No. I think it may appear that way to you because of the things you have watched. The comedies I have been involved in, with the possible exception of The IT Crowd, are not mainstream comedy programs. They are cult shows, which translate as late night viewing with a small but dedicated audience. The IT Crowd is probably as mainstream as I’ll ever get on British television, as I'm sure the writers and producers of the big family comedy shows don't want me anywhere fucking near their work.
5. I know you're involved with Amnesty International, what cause in particular brought you into contact with them?
I've always been aggressively opposed to capital punishment and Amnesty are keen for me to use their various platforms to force the point that if we, the West, stop executing people completely, we stand a better chance of outlawing the frequent public executions (recently two teenage girls) that occur in the Middle East. Every time there is such an event, and we outcry, the powers that be in the Middle East always respond by calling us hypocrites due to the executions that are taking place in our own countries. To execute someone is abhorrent enough, but to execute someone in public pisses in the face of any human rights we have. It's all very awkward.
6. What are the differences between British and American comedy?
In mainstream/family American comedy the jokes come thick and fast during the half hour show; with the British equivalent, the jokes are usually labored for the full 28 minutes without ever being ready, or able to come. There are of course exceptions to that sweeping and sloppy innuendo-infused generalization.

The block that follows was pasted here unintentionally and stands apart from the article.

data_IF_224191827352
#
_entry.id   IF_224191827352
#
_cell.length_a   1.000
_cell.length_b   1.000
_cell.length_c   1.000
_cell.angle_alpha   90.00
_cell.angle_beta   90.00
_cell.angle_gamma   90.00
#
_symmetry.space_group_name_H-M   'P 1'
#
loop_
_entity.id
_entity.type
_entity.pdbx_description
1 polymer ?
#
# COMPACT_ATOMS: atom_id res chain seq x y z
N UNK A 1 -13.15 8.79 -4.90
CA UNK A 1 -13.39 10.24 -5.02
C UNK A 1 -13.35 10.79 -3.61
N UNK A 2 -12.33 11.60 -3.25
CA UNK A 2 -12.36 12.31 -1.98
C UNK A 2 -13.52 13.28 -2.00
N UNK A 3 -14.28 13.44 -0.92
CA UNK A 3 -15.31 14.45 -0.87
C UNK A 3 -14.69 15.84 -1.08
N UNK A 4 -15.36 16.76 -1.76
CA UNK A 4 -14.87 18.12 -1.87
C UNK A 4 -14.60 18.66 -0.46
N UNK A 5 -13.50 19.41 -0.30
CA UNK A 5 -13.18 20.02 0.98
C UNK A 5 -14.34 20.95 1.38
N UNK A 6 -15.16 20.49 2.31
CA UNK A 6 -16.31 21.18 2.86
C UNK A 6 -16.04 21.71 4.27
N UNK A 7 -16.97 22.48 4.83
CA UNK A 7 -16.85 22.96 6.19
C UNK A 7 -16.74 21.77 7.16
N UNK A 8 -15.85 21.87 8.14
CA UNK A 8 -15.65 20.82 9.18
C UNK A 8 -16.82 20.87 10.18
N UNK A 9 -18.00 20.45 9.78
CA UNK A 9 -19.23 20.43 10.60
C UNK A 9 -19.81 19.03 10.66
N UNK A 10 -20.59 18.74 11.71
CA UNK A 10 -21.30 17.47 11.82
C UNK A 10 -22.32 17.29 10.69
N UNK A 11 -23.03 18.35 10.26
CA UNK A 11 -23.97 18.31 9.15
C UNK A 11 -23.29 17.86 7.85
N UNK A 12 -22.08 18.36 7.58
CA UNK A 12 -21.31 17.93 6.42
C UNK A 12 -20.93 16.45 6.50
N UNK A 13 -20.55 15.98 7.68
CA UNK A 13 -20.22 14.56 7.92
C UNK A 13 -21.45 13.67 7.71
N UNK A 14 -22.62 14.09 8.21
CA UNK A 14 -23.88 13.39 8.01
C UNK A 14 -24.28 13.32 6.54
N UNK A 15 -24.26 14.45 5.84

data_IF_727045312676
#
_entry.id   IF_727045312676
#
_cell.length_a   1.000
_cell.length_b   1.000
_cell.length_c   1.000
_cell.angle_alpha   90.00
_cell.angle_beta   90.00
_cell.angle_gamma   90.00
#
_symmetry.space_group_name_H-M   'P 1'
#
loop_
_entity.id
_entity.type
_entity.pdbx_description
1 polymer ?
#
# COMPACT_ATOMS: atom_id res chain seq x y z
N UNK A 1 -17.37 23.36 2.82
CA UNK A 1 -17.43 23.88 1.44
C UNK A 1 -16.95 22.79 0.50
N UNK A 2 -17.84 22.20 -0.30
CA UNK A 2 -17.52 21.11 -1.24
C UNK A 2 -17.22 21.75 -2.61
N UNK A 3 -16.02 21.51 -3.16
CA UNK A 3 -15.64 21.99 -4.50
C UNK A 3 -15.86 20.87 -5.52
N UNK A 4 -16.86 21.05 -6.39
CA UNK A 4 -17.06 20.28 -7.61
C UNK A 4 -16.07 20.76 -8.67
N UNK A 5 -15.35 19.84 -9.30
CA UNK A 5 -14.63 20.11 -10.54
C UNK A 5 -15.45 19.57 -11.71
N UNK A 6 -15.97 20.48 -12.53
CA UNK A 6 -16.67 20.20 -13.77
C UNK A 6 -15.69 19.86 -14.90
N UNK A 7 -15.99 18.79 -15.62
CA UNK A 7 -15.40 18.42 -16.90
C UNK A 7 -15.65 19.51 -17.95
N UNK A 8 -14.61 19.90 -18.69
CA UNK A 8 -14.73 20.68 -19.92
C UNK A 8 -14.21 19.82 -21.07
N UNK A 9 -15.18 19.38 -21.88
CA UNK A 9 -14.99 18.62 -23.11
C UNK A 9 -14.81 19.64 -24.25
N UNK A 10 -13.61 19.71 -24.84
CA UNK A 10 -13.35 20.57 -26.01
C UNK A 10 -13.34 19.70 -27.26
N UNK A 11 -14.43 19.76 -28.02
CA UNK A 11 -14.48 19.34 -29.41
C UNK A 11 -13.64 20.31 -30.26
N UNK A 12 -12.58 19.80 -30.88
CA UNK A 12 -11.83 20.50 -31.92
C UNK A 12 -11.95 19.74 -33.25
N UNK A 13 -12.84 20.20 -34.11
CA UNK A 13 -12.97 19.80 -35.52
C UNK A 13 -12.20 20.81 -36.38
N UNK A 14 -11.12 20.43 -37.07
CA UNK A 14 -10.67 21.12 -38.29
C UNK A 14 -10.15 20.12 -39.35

7. What has been your favorite project so far?
I'm quietly proud of Snuff Box which was a show I wrote with Rich Fulcher for the BBC. The thing ended up looking pretty similar to the image I had in my head before we started. I was also surprised that it went out at all; as I expected it to be shelved, and for me to be told to get fucked. I also loved every minute of writing and recording Witchazel, my second album, which comes out soon.
8. Is it or is it not acceptable to use the word 'cunt' in polite conversation in England? Also, please explain this whole fuck/shag thing. Keep in mind, I'm an American and confuse easily.
You cannot drop cunt at a dinner table or in front of any persons you don't know as, the negatives far outweigh the positives. What most people seem to do, is wait for the most offendable person to use the word and take that as their cue to drop it themselves. Cunt is still the big one, and a word that divides most people here. People who are totally opposed and offended by that word should take note that there are many cunts out there ready and waiting to ease their lives into chaos so, if they can think of a better word to describe such people then please come forward.
Shag: An outdated, lame and lazy alternative word for people who are too afraid to say fuck. The only US equivalent I can think of would be 'swell' in response to good news… you get what I’m trying to say.
9. A recent comment about you on Youtube said simply that you were "the sexxx." Are you, indeed, the sexxx?
Yes [without hesitation].
10. What are you working on right now?
I have just finished the fourth series of The IT Crowd here in the UK and am due to fly to North Carolina in a few days time to make a film with Steve Agee from the Sarah Silverman program. Steve is a brilliant comic and friend so I'm very much looking forward to that, and then I will return to London and launch straight into the recording of my third album which will be titled Music For Insomniacs and will blow your fucking minds into space.Powered by Sidelines